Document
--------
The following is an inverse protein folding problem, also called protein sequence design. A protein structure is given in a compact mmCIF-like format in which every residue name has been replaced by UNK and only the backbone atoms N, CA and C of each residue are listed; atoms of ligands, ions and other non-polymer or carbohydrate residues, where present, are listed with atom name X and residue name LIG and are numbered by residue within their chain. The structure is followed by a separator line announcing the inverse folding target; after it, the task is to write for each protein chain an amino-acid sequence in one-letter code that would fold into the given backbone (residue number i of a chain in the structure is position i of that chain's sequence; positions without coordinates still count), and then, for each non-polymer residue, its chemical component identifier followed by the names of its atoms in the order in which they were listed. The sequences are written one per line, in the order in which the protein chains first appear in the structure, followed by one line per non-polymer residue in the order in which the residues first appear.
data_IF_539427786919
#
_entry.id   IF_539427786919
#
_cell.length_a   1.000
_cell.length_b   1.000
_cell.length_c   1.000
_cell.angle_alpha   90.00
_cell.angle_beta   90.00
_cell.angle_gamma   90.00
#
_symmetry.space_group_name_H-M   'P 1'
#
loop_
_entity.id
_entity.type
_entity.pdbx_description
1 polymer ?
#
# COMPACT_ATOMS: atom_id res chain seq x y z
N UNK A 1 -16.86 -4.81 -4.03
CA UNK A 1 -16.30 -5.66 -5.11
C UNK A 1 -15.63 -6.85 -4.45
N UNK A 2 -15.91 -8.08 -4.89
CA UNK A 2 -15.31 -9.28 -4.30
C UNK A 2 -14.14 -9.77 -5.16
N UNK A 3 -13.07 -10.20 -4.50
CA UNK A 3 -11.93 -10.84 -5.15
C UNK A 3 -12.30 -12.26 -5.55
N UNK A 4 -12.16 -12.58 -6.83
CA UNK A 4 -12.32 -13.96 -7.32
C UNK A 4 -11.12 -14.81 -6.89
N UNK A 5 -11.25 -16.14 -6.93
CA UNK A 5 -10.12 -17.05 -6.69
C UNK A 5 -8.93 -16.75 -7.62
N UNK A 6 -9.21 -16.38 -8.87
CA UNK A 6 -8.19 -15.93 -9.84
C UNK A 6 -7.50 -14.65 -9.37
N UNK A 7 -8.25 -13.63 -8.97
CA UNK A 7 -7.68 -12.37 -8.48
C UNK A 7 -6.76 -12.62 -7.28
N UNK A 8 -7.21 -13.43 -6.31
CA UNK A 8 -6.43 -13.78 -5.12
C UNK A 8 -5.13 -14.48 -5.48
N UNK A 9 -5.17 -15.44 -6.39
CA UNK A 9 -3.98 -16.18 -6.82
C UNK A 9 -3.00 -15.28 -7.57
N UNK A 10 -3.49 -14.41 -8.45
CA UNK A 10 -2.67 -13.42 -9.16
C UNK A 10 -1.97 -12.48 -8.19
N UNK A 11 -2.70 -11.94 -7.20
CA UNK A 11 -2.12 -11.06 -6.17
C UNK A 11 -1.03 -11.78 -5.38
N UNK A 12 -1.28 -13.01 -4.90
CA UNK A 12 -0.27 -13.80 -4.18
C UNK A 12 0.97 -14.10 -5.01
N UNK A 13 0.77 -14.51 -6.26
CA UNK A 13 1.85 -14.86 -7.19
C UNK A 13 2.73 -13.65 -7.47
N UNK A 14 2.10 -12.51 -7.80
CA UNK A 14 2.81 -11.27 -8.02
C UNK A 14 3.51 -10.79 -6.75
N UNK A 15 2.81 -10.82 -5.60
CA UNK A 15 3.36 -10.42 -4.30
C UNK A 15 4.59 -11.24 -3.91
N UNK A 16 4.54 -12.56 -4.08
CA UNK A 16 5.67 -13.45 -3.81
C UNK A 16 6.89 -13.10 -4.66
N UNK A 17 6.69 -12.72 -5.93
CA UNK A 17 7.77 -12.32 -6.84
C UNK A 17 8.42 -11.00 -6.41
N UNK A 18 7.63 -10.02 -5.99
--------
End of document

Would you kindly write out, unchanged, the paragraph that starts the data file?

The following is an inverse protein folding problem, also called protein sequence design. A protein structure is given in a compact mmCIF-like format in which every residue name has been replaced by UNK and only the backbone atoms N, CA and C of each residue are listed; atoms of ligands, ions and other non-polymer or carbohydrate residues, where present, are listed with atom name X and residue name LIG and are numbered by residue within their chain. The structure is followed by a separator line announcing the inverse folding target; after it, the task is to write for each protein chain an amino-acid sequence in one-letter code that would fold into the given backbone (residue number i of a chain in the structure is position i of that chain's sequence; positions without coordinates still count), and then, for each non-polymer residue, its chemical component identifier followed by the names of its atoms in the order in which they were listed. The sequences are written one per line, in the order in which the protein chains first appear in the structure, followed by one line per non-polymer residue in the order in which the residues first appear.